TOS/DSCP usage example

The examples below show how the TOS/DSCP value of traffic can be set. The first example shows how to directly specify the value that should be given as an argument to setsockopt() when the ip.ip_tos keyword is used directly:

socks pass {
    from: 0.0.0.0/0 to: www.example.com

    #set IP_TOS for connections to www.example.com
    external.ip.ip_tos: 0x58

    #also set IP_TOS for connection between client and proxy
    internal.ip.ip_tos: 0x08
}

socks pass {
    from: 0.0.0.0/0 to: 0.0.0.0/0

    #no options set for others.
}

The values for the different subfields can also be specified numerically. The following example shows how a DSCP value can be set both symbolically and numerically:

socks pass {
    from: 0.0.0.0/0 to: www.example.com

    #set 'af11' dscp value for connections to www.example.com
    external.ip.ip_tos.dscp: af11
}

socks pass {
    from: 0.0.0.0/0 to: 0.0.0.0/0

    #'af11' specified numerically
    external.ip.ip_tos.dscp: 10
}

TCP_CWND usage example

The following example shows how the TCP_CWND option can be used. This option requires a patch for the Linux kernel, see the entry for TCP_CWND below for details).

external.tcp.tcp_cwnd: 12  #global, default for outgoing connections
internal.tcp.tcp_cwnd: 12  #global, default for incoming connections

socks pass {
    from: 0.0.0.0/0 to: www.example.com

    #override defaults for connections related to www.example.com
    external.tcp.tcp_cwnd: 15
    internal.tcp.tcp_cwnd: 15
}

socks pass {
    from: 0.0.0.0/0 to: 0.0.0.0/0

    #use global defaults
}

The above example will cause the initial congestion window to be set for both internal connections from clients and outgoing connections. A value of 15 will be used for sessions related to the host www.example.com, while all other sessions will use the global default value of 12.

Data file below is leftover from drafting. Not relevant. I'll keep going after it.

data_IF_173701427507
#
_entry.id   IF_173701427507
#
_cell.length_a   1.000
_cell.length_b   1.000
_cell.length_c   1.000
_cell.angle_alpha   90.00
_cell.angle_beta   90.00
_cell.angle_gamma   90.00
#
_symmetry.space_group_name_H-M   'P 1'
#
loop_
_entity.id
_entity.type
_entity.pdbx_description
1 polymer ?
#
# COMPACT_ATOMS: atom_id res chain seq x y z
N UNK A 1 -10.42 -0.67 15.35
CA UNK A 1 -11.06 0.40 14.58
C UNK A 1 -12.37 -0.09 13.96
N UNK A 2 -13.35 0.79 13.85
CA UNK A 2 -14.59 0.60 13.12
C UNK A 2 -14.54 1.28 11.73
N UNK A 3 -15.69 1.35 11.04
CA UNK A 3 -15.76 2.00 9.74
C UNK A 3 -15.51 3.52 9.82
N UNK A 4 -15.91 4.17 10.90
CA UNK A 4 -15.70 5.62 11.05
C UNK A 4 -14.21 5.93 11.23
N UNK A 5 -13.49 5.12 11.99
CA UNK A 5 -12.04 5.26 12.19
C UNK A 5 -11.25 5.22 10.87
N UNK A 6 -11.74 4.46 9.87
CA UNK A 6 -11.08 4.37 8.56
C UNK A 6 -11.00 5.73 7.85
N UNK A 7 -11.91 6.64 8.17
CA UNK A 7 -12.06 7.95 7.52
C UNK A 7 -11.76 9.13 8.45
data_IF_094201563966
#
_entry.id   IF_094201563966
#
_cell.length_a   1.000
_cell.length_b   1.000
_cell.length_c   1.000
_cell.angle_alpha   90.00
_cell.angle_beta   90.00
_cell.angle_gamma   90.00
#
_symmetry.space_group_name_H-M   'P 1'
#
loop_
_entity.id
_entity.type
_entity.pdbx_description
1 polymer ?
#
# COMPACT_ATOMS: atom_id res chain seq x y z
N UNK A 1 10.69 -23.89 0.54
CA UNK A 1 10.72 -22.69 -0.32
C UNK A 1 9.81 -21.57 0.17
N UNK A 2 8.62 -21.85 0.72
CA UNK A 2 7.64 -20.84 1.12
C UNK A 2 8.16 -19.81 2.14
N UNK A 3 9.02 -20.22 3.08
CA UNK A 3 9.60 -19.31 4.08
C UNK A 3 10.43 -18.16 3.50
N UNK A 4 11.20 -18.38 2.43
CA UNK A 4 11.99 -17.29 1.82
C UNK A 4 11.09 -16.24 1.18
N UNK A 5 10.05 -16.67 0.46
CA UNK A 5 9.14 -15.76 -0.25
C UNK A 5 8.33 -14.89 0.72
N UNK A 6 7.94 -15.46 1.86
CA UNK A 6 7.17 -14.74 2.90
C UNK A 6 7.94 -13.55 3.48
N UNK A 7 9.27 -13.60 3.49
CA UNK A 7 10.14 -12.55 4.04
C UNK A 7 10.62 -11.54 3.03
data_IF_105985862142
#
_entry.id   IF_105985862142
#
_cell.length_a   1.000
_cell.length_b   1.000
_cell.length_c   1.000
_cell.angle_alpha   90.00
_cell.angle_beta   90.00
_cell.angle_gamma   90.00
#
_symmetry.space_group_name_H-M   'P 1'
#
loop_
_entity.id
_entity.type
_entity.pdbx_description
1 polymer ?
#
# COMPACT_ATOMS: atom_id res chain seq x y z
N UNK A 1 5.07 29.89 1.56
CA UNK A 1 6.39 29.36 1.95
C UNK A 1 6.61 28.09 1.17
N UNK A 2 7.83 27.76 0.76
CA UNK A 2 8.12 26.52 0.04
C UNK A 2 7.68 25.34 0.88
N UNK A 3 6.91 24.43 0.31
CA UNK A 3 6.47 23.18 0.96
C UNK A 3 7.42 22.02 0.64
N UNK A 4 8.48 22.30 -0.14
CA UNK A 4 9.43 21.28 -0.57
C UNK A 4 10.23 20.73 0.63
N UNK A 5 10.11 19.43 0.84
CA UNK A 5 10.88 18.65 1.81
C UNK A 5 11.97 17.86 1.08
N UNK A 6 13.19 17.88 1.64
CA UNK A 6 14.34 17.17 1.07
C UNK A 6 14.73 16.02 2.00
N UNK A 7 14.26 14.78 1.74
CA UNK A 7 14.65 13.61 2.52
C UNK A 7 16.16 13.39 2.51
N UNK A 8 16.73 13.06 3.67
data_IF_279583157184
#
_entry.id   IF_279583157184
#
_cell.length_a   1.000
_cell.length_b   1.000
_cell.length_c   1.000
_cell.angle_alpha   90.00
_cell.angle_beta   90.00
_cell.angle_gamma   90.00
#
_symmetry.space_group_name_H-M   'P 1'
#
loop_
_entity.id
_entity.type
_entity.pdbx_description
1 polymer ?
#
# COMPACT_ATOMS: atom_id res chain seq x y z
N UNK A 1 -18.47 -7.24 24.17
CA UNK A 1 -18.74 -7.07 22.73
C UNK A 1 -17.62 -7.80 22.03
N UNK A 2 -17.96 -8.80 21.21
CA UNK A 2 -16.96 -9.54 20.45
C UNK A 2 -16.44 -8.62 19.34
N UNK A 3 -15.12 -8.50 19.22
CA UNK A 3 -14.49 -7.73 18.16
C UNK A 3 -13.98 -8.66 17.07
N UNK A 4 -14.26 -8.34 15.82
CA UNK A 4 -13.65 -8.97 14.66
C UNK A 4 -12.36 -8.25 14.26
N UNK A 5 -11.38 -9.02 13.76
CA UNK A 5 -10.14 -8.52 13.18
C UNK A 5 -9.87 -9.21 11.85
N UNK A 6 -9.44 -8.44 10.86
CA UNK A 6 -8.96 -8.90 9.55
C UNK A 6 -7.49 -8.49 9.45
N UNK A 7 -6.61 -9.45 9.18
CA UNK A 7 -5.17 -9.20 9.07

Socket option notes

Some additional information about specific socket options can be found below. Socket options are placed into four categories, supported, unsupported, experimental and disabled.

The supported options are well tested and should work, unsupported options typically require a non-numerical argument, for which there is currently not support.

The experimental options might work, but have not been extensively tested. Feedback would be appreciated should any of these options be found to have problems.

The disabled options cannot be used.

Supported options

  • IP_TOS - This IP-level option can be used to set the TOS value of matching traffic.
  • TCP_CWND -This option requires requires a patch for the Linux kernel by Tom Herbert. The original posting with the patch can be found on the Linux netdev mailing list. When supported in the kernel, the socket option can be used to change the initial congestion window of TCP connections.

Unsupported options

The following options are unsupported:

  • SO_LINGER SO_RCVTIMEO SO_SNDTIMEO

Disabled options

The following options are currently disabled:

  • SO_REUSEADDR SO_REUSEPORT IP_HDRINCL IP_MULTICAST_IF IP_MULTICAST_LOOP IP_MULTICAST_TTL IP_OPTIONS IP_RECVDSTADDR IP_RECVIF

Experimental options

All other options are currently considered to be experimental.